In Argentina, poverty and pollution are being tackled with discarded fruit and vegetables

Wrapped in the winter cold of the southern hemisphere, Tomasa Chávez works in the central market of Buenos Aires, where she was hired in 2021 to sort edible waste that can be recycled. Until then, she went there on a daily basis for 30 years in search of food and other recyclable materials.

In Buenos Aires’ giant Central Market, edible food is recycled from waste and used as a solution to environmental and social problems.

GFor 30 years, Tomasa Chávez frequented the central market in Buenos Aires, rummaging through the tons of fruits and vegetables that stallholders threw out in search of food. Today, she still does, but there is a difference: since 2021, she has been one of the workers hired to recycle food as part of a social program launched by Central Market.

‘I used to come almost every day to collect what was edible and what could be sold in my neighborhood. Food, cardboard, wood … Now I’m still going to separate edible food, but I work from seven to three and I get paid for it, says the low, gracious woman.

The central market of the Argentine capital is a universe that seems vast and unfathomable to those entering it for the first time.

With an area of ​​550 hectares in the municipality of La Matanza, on the outskirts of Buenos Aires, it is buzzing with life. Just describing it as a central market supplying fruit and vegetables to a metropolis of 15 million people would do the place a disservice.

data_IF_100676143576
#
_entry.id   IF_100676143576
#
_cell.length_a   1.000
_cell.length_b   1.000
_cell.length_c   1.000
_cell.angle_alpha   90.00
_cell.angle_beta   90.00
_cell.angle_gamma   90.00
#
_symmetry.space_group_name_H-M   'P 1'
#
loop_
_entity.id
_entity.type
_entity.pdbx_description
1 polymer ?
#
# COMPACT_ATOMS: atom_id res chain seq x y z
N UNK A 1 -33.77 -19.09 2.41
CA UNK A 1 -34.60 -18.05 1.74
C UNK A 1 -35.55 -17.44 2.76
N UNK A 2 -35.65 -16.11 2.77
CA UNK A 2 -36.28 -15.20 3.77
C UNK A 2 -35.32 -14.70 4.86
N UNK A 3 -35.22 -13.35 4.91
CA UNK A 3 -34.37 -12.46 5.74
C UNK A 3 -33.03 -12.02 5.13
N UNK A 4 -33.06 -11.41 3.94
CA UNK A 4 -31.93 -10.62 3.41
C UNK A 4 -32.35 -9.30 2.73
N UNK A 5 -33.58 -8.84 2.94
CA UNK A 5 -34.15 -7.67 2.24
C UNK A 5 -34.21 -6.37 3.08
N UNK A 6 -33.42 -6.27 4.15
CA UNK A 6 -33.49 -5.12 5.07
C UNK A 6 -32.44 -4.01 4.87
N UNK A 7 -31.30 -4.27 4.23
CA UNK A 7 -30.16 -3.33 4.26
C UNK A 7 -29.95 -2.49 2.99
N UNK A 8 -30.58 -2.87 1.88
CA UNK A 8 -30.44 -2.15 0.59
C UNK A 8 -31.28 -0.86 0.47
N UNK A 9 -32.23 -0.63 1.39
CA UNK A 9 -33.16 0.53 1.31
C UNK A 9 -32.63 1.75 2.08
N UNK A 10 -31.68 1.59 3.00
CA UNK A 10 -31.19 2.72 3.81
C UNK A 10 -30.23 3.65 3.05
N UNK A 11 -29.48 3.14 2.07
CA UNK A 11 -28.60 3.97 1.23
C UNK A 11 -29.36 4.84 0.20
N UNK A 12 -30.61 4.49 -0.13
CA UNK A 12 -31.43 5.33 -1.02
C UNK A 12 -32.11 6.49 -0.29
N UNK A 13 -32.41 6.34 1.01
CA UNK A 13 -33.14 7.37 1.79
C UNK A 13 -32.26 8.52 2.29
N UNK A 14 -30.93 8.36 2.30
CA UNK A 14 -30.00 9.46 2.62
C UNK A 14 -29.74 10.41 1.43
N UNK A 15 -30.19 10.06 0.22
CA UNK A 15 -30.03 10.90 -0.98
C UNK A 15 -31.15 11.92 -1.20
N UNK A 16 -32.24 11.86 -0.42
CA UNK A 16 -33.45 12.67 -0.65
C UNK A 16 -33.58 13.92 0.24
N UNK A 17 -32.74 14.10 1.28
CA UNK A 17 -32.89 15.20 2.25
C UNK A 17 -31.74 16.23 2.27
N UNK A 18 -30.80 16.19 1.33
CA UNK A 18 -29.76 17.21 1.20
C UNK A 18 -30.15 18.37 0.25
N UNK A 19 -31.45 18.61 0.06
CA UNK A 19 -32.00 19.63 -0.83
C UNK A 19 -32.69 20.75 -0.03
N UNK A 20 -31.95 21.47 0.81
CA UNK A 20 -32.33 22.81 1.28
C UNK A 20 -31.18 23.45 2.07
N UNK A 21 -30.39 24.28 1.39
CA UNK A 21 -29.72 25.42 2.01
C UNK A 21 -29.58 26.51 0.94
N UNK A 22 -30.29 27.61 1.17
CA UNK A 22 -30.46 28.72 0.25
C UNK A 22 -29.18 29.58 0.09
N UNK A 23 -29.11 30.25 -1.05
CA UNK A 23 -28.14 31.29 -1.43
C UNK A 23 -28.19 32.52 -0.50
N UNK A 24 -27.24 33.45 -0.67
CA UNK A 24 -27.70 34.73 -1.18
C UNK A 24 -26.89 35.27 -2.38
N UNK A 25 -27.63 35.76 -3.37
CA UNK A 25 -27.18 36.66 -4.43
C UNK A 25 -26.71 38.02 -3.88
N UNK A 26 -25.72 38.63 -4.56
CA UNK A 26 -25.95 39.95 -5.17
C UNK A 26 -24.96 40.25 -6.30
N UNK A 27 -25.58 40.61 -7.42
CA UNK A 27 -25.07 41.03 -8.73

microcosm

On the market there are large companies and small businesses, streets, avenues, department stores and buildings. There are even areas that have been taken over by the homeless and a rehabilitation center for people with substance abuse problems. In some places people flock between boxes of fruit and the noise is overwhelming, but there are also large empty spaces where everything is quiet.

The general picture of the market – the picture of hundreds of people rummaging through the rubbish in search of something to eat or sell – is a reflection of the country’s social situation.

Nearly 1,000 trucks drive into the central market every day to pick up fresh food sold in the shops of the city and Greater Buenos Aires. According to official data, 106,000 tons of fruits and vegetables are sold every month.

There is also a retail market with all kinds of food, visited by thousands of people from all over the city. They are looking for better prices than their grocery store, with inflation continuing to rise. It is now at no less than 60 percent, which has destroyed the purchasing power of the middle class and the poor.